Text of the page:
About That Socialist Commune (It Was Racist)

A few weeks ago, at the website Timeline, the writer Meagan Day wrote an article about the Kaweah Colony, a short-lived, circa 1886-1892 socialist commune in what is now Sequoia National Forest, and which was crushed railroad conglomerates and other capitalist forces.

It was exciting to see some coverage of this little-known outpost and its dissolution. I myself only learned about Kaweah because the cabins they build showed up during research for my book, and was fascinated enough to drum up an 8,100+ word draft about the colony, its founding and its ultimate end, an end finalized by capitalist interests but brought about in part by colony infighting and paranoia. The piece went nowhere. I submitted it to one or two sites, but who wants to read 8,100 words, especially on something so esoteric?

In any event, while I appreciated the Timeline piece, I found it incomplete. In addition to overlooking the group’s internal conflicts, including a spin-off colony, the piece also didn’t mention the inglorious fact that Kaweah’s founders were xenophobic racists and misogynists. It’s an unfortunate truth that sullies the romantic image, and I admit I struggled with how to address it when I first pursued what seemed to be a fairly straight-forward and timeless tale, but Kaweah’s ugly underbelly is essential to remember nonetheless. It also makes one wonder, as I did in my scuttled piece, whether we’re better off Kaweah was crushed and scattered to the four corners. Does the world need another enclave of white supremacists, even on under the guise of cooperative living? That’s a hard no.*

All that said, here is an unedited excerpt from my unpublished piece. It picks up right after the colony’s Bay Area-based founders, Burnette G. Haskell, James J. Martin and John Redstone, decide to break away from San Francisco and start their own society in the woods.

(*It’s worth noting that California which so many of us envision as a sunshine-y liberal haven, is also a hotbed of white supremacists.)

The men’s first order of business was to find land for their new Eden, and they knew exactly where to look: Tulare County, about 230 miles southeast of San Francisco, near a town called Visalia. The Timber and Stone Act opened the land for private business in 1878, and railroad and lumber companies long ago rejected the rocky, remote region, but the sanguine colonists saw vast promise in those hills and valleys. “We meant to create amid the hills an ideal commonwealth, the Fraternal Republic of which the world will always dream,” they wrote. But in addition to eternal brotherhood, they also saw the epicenter for what they hoped would be a sprawling socialist empire to contend with capitalist behemoths. They wanted canneries, manufacturing operations and docks in the Bay. “Factories of any kind that may be deemed profitable and desirable,” Haskell later wrote.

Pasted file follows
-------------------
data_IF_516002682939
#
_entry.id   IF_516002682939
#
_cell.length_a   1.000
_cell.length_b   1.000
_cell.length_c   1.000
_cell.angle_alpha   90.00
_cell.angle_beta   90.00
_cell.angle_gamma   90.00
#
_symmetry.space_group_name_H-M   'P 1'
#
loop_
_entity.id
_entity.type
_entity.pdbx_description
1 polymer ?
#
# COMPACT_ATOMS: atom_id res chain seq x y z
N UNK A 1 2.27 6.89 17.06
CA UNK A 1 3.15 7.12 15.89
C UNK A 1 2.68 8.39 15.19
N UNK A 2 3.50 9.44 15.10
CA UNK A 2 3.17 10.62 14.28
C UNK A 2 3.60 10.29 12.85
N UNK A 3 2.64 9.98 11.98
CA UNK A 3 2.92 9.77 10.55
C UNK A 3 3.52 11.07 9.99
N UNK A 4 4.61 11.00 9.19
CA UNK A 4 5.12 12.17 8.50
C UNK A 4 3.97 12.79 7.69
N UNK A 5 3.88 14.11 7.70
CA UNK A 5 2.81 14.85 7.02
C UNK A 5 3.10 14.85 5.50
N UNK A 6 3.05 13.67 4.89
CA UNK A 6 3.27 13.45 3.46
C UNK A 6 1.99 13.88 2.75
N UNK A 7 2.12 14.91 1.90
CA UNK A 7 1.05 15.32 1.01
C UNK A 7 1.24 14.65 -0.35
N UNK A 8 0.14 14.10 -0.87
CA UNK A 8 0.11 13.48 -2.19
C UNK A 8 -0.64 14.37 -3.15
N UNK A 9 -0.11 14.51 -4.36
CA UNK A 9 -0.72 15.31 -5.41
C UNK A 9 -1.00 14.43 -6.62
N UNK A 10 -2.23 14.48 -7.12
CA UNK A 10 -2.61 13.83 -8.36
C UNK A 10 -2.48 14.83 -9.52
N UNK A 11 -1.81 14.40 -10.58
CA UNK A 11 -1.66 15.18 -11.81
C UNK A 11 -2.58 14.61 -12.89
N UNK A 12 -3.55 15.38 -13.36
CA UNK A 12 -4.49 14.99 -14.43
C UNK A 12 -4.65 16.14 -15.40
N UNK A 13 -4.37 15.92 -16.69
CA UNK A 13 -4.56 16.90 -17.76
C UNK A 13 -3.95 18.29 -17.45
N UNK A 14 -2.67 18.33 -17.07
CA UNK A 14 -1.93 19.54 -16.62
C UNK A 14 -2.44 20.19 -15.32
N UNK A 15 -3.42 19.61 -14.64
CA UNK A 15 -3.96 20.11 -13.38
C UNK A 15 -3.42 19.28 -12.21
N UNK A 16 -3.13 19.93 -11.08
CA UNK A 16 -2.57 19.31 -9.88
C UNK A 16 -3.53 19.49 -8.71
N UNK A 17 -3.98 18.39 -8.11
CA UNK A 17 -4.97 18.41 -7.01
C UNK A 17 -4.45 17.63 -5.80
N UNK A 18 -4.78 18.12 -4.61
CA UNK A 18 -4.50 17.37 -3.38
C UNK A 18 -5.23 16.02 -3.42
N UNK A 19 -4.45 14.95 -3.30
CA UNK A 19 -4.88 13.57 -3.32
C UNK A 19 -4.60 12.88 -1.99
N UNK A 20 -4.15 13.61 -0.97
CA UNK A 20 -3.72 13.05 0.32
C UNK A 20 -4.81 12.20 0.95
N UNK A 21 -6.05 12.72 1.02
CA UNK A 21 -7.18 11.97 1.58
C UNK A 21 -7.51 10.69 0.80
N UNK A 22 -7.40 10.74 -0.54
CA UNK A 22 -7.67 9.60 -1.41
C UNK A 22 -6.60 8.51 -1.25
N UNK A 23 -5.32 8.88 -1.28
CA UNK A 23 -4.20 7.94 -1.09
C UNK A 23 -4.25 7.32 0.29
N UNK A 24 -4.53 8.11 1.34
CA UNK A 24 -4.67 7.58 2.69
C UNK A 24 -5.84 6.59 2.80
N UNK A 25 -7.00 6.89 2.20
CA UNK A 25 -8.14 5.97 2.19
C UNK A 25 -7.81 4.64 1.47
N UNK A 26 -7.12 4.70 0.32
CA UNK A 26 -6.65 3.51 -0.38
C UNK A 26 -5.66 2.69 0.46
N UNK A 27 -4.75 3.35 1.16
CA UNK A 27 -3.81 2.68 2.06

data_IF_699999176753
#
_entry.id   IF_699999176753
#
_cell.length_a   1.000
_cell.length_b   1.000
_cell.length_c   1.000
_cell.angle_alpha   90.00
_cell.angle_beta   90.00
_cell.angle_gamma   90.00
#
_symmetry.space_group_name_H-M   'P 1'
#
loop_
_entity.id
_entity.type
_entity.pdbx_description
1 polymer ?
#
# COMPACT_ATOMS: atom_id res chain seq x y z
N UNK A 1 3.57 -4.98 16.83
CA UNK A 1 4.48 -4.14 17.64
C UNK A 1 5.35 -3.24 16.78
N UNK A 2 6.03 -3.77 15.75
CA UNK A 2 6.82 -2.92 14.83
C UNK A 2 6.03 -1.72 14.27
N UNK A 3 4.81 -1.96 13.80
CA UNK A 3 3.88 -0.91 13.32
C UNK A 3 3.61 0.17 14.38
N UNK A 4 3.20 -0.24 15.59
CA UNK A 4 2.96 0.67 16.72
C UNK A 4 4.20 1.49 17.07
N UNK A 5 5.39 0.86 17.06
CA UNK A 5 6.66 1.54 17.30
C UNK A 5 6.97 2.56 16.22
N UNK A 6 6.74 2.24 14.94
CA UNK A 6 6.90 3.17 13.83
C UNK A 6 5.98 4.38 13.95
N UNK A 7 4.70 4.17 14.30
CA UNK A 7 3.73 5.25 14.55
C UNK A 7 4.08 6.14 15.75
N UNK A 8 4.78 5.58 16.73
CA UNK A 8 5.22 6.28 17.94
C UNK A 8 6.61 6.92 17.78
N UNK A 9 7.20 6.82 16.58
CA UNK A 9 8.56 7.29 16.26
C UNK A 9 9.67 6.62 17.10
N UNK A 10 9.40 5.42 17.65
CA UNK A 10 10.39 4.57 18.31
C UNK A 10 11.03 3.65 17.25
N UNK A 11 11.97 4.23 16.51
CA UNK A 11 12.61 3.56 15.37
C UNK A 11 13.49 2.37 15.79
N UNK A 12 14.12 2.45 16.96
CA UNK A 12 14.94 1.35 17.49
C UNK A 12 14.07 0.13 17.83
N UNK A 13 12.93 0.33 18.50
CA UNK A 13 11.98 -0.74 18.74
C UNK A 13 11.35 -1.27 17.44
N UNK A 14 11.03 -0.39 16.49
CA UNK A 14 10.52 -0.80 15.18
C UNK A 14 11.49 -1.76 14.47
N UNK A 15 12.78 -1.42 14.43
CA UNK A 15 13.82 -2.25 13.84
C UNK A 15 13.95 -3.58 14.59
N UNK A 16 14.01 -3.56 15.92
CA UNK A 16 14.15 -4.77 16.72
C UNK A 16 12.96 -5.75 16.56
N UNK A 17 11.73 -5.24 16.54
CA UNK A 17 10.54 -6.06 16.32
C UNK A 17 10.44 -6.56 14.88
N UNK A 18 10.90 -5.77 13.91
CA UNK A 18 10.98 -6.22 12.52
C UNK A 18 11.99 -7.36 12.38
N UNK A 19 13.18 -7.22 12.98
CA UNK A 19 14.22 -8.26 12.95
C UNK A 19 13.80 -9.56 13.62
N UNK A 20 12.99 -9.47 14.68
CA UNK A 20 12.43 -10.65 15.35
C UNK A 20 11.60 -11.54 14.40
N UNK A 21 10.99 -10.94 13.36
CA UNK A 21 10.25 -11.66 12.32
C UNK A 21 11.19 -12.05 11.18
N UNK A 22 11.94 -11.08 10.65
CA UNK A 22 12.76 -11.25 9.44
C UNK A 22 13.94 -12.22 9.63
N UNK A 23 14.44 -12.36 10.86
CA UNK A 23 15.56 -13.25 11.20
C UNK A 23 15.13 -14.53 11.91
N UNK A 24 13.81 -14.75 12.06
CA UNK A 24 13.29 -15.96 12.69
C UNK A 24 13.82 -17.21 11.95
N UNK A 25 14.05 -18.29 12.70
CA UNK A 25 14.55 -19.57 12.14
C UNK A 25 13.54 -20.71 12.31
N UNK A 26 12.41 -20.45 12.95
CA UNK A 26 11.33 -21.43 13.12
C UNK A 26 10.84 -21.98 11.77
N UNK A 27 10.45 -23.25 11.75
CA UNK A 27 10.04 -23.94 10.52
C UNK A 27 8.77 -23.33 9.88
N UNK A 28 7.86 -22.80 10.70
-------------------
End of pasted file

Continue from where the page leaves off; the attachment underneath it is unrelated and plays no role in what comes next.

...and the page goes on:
Kaweah’s founders’ heads danced with visions of an industrial utopia arising amidst the sequoia, cedar and pine. They dreamt of lumber mills and railroads, of orchards overflowing with fruit and of mines glittering with riches. “Mountains of marble, quarries of lime, and mines of many metals… only for the hand of well-directed labor to make them sources of progress, wealth and civilization,” said Haskell. But more importantly than a bulging bottom line, tiny Kaweah, tucked for the moment in California, intended to spark global political change: “Our state would grow in strength and liveliness until all men should heed, and the whole world should follow our guidons [sic] in one resistless advance.” Like all mass­minded socialist undertakings, Kaweah wanted to forge an entirely new man, a goal encapsulated in the colony’s official motto, “Men made here.


December 25, 1889, was more than just Christmas at Kaweah. It was the colony’s first wedding, the union between colonist Carrie Swettenham and local rancher Jesse Davis. Almost all the colonists had gathered to watch unofficial “Reverend” EC Miles officiate the vows. Among them were Frank and Susanna Bishop, a young couple who were expecting their first child; Aaron Evans, a druggist who brought his wife and two teenagers from San Francisco and William and his wife, Candis Christie, who ran the colony dining room. Jennie Sturtevant, Katherina Renken, and a Mrs. W. Eglie, the colony’s only single women at the time, were there, as well. And of course, the colony’s founding families turned out: President Haskell and wife Ann; James J. Martin, his wife Marie, and their two children; President Haskell and his wife Anna; and John Redstone with his wife, Sarah, son and two daughters, both of whom would later be married at the colony. These were just a few of the five or six dozen people living in the colony, now in its third year. The number would rise to 129 after the winter thaw.

The venture had started with 56 members, mostly laborers from California, but some from as far as Illinois and Ohio, recruited over the course of eleven months. Forty­three of them filed land claims at the Visalia Land Office between October 5 and 30, 1885, amassing about 7,000 acres between them. But only thirteen of these people actually moved to the colony the next year, when organizers finally had the money and materials f or a base camp on the Kaweah River’s North Fork, their HQ while they constructed a wagon road leading into south, into the forest. Then, without much fanfare, six colonists broke ground on October 8, 1886. Since most of the colonists still relied on paychecks back in the Bay, this small group would come to rely on day laborers. Though it was tedious work ­­ hacking, axing and dynamiting at the earth ­­ they made impressive progress, about a mile a month. The rest of the colonists, primarily women, children and less skilled men, followed behind, setting up a series of haphazard road camps as land was cleared ahead. This went on through winter, until April 1887, when about 25 colonists, sick and tired of constant uprooting, turned their fourth road camp into Kaweah’s first proper homestead. Sometimes called Camp Gronlund, most Kaweahns referred to it by a more aspirational name: “Advance.” It was here, six miles into the woods, that Carrie Swettenham wed Jesse Davis.